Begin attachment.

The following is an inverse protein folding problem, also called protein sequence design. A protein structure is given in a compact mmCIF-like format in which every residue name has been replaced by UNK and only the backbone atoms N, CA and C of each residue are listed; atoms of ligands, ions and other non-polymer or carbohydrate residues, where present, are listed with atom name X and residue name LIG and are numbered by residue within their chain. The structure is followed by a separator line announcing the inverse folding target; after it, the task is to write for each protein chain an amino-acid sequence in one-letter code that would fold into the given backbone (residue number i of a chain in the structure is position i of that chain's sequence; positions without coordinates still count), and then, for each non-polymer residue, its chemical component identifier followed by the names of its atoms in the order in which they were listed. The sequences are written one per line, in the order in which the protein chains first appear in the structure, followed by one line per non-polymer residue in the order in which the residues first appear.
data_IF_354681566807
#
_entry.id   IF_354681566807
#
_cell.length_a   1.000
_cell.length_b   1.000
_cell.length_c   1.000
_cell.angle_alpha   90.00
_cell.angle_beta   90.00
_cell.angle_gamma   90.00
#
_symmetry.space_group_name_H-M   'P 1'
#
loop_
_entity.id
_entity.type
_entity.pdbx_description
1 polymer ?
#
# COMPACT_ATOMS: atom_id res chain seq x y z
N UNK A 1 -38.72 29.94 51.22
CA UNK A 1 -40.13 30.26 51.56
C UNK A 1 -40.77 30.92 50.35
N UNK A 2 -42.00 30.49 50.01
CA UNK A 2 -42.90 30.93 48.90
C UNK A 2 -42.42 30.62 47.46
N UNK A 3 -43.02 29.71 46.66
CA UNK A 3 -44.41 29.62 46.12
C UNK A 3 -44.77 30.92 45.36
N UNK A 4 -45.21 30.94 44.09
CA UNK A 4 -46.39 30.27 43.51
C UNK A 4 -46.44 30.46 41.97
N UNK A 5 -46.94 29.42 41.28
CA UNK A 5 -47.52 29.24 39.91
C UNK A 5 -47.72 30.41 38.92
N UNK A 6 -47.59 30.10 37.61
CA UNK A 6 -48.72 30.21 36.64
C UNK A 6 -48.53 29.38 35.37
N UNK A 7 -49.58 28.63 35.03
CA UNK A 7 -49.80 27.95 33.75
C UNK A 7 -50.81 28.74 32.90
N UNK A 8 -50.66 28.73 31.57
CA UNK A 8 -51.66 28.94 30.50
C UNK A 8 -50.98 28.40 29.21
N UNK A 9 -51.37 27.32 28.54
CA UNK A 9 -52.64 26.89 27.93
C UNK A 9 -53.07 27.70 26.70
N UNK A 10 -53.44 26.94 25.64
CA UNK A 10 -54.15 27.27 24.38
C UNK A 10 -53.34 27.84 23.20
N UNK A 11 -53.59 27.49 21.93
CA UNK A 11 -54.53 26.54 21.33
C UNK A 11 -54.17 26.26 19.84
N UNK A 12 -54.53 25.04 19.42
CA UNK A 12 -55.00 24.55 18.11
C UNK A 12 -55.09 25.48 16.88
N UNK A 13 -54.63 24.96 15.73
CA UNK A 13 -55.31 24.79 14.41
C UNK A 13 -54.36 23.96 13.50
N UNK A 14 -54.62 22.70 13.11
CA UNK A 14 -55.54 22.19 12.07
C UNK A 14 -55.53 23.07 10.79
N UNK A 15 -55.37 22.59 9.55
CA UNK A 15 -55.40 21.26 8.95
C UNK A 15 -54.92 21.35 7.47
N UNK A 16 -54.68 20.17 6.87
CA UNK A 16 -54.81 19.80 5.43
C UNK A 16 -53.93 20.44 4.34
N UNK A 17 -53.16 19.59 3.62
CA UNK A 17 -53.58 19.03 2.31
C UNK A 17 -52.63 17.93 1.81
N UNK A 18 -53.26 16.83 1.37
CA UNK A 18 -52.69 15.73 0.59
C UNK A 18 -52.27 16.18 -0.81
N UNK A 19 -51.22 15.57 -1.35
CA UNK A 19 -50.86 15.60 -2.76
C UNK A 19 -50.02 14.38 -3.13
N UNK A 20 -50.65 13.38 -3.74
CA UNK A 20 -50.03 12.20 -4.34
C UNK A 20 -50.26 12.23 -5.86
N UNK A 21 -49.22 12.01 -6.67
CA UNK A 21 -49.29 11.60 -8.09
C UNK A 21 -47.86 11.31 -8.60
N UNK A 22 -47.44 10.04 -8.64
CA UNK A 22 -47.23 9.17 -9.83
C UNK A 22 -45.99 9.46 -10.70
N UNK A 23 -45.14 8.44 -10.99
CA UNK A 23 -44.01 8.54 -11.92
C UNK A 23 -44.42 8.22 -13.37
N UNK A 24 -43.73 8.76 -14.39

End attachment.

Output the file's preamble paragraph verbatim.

The following is an inverse protein folding problem, also called protein sequence design. A protein structure is given in a compact mmCIF-like format in which every residue name has been replaced by UNK and only the backbone atoms N, CA and C of each residue are listed; atoms of ligands, ions and other non-polymer or carbohydrate residues, where present, are listed with atom name X and residue name LIG and are numbered by residue within their chain. The structure is followed by a separator line announcing the inverse folding target; after it, the task is to write for each protein chain an amino-acid sequence in one-letter code that would fold into the given backbone (residue number i of a chain in the structure is position i of that chain's sequence; positions without coordinates still count), and then, for each non-polymer residue, its chemical component identifier followed by the names of its atoms in the order in which they were listed. The sequences are written one per line, in the order in which the protein chains first appear in the structure, followed by one line per non-polymer residue in the order in which the residues first appear.